Activity session - How to engage with Select Committees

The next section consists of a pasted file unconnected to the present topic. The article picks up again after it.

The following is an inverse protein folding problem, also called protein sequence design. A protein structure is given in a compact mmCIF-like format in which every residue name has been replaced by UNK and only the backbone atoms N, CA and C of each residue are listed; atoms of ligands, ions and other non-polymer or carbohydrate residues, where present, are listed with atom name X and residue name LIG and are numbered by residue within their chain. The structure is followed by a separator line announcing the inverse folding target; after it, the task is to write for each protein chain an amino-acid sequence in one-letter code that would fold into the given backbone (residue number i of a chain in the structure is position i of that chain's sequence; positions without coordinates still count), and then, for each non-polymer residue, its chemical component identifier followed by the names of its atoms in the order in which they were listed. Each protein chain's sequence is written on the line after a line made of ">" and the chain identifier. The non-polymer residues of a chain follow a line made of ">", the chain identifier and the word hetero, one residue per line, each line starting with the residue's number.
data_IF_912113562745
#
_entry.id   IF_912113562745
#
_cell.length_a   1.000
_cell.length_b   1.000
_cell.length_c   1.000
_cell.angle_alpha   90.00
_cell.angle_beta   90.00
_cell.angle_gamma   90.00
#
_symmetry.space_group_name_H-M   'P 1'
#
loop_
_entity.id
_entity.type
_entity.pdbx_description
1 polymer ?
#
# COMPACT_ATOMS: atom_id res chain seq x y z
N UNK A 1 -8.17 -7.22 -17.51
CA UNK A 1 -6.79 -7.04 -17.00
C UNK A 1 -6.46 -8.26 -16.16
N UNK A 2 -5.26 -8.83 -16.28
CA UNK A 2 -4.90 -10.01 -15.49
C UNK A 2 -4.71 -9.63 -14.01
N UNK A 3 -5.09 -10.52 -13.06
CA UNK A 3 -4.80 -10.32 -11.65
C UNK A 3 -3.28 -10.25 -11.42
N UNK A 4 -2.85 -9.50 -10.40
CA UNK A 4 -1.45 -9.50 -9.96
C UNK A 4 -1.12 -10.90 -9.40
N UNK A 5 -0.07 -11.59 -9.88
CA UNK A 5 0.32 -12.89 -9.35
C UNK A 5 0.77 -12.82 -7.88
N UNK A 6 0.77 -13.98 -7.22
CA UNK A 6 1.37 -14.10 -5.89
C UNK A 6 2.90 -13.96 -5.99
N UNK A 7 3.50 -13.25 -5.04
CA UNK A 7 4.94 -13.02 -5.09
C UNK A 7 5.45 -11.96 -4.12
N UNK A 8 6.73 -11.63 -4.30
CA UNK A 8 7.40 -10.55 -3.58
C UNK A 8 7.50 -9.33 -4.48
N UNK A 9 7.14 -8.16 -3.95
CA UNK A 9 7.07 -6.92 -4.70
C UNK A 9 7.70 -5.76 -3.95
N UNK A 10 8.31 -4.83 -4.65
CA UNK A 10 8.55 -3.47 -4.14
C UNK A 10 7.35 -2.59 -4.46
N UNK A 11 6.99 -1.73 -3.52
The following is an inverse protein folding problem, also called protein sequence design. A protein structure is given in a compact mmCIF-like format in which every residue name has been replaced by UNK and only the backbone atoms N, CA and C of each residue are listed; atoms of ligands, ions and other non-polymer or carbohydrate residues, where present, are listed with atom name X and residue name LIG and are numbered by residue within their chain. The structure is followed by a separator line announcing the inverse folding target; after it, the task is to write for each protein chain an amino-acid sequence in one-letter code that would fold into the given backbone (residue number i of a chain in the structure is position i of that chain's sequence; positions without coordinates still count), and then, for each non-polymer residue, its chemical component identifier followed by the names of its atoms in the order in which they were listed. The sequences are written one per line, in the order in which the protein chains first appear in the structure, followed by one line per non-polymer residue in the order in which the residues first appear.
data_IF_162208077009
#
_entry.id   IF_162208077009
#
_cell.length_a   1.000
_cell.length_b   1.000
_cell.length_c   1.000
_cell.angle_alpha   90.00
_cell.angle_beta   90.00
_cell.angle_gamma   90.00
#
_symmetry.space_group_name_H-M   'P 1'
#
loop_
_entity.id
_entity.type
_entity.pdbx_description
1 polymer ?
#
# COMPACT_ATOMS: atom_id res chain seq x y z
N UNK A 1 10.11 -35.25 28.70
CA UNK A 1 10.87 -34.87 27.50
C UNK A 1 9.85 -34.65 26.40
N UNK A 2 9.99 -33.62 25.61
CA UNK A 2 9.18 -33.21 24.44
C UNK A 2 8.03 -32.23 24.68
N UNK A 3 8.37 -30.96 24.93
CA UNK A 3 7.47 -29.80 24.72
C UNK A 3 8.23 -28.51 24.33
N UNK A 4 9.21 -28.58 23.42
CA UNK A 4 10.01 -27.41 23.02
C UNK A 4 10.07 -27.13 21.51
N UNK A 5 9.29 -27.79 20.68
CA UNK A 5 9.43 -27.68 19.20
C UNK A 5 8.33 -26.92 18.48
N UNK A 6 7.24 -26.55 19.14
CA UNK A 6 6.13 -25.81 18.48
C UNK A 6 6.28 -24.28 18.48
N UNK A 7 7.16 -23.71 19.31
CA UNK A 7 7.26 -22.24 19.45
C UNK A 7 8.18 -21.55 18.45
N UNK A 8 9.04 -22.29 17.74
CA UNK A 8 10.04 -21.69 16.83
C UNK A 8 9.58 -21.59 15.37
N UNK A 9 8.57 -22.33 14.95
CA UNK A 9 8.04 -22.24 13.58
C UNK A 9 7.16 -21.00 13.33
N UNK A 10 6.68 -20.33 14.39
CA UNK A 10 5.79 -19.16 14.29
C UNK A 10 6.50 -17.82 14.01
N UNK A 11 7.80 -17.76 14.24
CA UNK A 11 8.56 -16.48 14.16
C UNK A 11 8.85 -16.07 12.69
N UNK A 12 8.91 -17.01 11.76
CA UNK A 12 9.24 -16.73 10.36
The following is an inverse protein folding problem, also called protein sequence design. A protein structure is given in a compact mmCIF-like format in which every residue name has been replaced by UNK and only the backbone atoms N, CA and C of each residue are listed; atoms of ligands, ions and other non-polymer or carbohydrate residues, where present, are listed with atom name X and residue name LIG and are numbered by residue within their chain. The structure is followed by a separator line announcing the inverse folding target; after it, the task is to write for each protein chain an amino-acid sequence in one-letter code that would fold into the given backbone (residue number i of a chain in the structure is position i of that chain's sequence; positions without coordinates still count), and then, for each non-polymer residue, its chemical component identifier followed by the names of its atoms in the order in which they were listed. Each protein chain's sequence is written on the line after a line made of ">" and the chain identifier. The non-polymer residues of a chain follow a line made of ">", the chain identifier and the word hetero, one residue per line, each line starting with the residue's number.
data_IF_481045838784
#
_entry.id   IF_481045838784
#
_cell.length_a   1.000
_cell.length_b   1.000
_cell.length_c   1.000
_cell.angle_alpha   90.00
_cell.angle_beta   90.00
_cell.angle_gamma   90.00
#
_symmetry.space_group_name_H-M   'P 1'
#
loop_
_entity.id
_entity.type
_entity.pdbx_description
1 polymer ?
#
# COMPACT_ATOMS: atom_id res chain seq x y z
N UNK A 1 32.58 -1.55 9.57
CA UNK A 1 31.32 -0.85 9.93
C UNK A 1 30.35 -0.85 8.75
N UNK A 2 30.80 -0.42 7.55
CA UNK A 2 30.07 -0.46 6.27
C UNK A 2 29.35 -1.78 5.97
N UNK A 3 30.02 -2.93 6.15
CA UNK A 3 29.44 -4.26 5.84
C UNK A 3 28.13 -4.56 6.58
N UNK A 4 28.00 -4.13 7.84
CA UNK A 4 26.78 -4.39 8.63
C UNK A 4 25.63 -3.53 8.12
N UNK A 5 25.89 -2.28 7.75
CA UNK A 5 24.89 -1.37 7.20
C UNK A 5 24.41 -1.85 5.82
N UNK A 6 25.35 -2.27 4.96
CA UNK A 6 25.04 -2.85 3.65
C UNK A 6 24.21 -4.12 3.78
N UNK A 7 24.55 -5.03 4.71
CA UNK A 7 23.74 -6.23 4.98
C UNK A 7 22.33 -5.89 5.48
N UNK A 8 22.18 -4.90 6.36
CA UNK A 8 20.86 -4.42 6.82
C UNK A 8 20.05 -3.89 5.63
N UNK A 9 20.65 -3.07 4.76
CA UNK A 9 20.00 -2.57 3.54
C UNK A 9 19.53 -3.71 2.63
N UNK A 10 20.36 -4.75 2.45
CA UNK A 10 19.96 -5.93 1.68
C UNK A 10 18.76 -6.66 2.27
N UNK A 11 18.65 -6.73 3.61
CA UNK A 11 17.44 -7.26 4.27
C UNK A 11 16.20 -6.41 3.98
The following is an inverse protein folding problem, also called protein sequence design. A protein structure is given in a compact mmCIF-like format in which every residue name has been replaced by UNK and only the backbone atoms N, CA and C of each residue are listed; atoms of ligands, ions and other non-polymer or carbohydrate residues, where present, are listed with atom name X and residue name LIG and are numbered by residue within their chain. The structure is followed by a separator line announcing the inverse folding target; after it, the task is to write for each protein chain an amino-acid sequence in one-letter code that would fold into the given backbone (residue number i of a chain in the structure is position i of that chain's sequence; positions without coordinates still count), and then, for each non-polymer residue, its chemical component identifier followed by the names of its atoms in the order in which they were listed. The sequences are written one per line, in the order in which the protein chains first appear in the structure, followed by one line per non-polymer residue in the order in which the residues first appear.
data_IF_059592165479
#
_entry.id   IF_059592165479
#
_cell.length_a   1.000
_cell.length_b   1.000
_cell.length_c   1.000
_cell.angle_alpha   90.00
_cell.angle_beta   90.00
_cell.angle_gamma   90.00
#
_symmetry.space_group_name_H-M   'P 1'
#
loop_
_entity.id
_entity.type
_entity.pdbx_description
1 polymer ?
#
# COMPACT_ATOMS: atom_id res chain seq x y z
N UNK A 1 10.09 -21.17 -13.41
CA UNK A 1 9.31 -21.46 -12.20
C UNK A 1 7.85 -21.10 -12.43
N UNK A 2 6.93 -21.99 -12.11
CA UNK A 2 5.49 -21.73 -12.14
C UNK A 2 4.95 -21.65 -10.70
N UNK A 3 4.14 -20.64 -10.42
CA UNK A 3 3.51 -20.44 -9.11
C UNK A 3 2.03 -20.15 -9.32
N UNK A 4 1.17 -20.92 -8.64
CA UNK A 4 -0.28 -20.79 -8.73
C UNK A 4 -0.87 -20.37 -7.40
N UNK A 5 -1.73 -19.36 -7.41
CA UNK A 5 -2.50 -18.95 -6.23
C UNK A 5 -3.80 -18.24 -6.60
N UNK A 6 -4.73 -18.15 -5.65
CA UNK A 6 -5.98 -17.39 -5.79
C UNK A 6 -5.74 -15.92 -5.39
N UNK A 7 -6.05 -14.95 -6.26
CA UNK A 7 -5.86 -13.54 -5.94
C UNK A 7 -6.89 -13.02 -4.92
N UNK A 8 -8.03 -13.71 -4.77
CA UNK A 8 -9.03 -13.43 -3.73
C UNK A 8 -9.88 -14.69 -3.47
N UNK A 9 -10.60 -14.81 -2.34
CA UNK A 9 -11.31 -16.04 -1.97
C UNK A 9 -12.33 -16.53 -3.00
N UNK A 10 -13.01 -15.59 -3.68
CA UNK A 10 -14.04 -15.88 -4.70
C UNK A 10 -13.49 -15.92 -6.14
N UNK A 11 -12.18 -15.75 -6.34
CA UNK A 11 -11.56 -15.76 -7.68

A little more networking, a few more talks and then the day was rounded off with a lively panel discussion. The overriding message was that scientists frequently forget that they are trained to fundamentally think about the world in a different way - which means they run the risk of losing the ability to communicate to the general public. Hence, we were urged to take advantage of any media and communication training available and to take part in discussions and debates. So I have set myself the challenge of asking a question at the next Departmental Seminar! Meanwhile my mind is buzzing with possible activities and carer options...the civil service, POST notes, select committees, MEP shadowing.... For a creative and truly inspiring day, a big thank you to the Science in Policy Group!